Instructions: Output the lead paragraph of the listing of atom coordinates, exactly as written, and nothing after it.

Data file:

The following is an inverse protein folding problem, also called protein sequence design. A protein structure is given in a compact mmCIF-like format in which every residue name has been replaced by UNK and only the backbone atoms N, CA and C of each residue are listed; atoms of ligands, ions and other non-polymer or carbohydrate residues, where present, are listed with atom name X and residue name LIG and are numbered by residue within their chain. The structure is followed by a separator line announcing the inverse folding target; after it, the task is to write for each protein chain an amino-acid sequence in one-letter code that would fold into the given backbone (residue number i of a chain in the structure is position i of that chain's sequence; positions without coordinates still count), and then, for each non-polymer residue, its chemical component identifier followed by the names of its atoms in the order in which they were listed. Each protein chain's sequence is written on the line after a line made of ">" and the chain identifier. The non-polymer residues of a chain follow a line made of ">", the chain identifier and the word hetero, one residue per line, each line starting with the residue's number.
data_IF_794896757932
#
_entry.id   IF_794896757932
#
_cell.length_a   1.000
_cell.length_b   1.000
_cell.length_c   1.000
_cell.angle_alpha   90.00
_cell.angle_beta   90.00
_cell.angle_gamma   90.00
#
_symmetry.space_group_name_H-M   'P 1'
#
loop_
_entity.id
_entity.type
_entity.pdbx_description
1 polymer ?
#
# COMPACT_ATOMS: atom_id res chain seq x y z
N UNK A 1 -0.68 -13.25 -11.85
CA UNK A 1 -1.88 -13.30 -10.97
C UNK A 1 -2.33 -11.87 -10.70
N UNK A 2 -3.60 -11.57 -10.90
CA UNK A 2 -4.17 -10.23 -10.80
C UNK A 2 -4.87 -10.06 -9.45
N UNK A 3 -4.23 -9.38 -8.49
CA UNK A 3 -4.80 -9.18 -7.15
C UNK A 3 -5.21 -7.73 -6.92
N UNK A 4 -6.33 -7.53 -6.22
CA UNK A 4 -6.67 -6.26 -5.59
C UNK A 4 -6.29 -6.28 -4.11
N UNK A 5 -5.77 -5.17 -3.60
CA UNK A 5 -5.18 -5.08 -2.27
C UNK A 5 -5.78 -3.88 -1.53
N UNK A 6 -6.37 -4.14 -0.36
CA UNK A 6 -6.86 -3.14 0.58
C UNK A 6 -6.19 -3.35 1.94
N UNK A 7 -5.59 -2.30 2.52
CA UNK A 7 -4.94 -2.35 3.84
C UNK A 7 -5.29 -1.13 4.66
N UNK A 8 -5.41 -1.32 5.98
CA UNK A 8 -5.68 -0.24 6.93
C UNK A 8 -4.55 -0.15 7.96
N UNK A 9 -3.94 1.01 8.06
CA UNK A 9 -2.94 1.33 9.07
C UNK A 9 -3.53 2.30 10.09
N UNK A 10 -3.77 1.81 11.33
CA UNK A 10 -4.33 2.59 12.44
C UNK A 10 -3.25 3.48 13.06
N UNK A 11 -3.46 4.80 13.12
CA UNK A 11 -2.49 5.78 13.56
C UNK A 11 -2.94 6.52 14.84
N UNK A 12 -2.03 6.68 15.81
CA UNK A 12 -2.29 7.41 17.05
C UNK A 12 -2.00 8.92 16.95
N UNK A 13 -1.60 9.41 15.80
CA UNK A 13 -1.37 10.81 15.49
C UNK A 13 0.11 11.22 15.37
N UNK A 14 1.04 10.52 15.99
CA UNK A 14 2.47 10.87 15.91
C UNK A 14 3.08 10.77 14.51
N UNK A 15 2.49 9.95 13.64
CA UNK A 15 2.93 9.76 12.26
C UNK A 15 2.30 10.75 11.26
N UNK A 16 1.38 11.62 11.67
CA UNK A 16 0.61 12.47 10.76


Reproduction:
The following is an inverse protein folding problem, also called protein sequence design. A protein structure is given in a compact mmCIF-like format in which every residue name has been replaced by UNK and only the backbone atoms N, CA and C of each residue are listed; atoms of ligands, ions and other non-polymer or carbohydrate residues, where present, are listed with atom name X and residue name LIG and are numbered by residue within their chain. The structure is followed by a separator line announcing the inverse folding target; after it, the task is to write for each protein chain an amino-acid sequence in one-letter code that would fold into the given backbone (residue number i of a chain in the structure is position i of that chain's sequence; positions without coordinates still count), and then, for each non-polymer residue, its chemical component identifier followed by the names of its atoms in the order in which they were listed. Each protein chain's sequence is written on the line after a line made of ">" and the chain identifier. The non-polymer residues of a chain follow a line made of ">", the chain identifier and the word hetero, one residue per line, each line starting with the residue's number.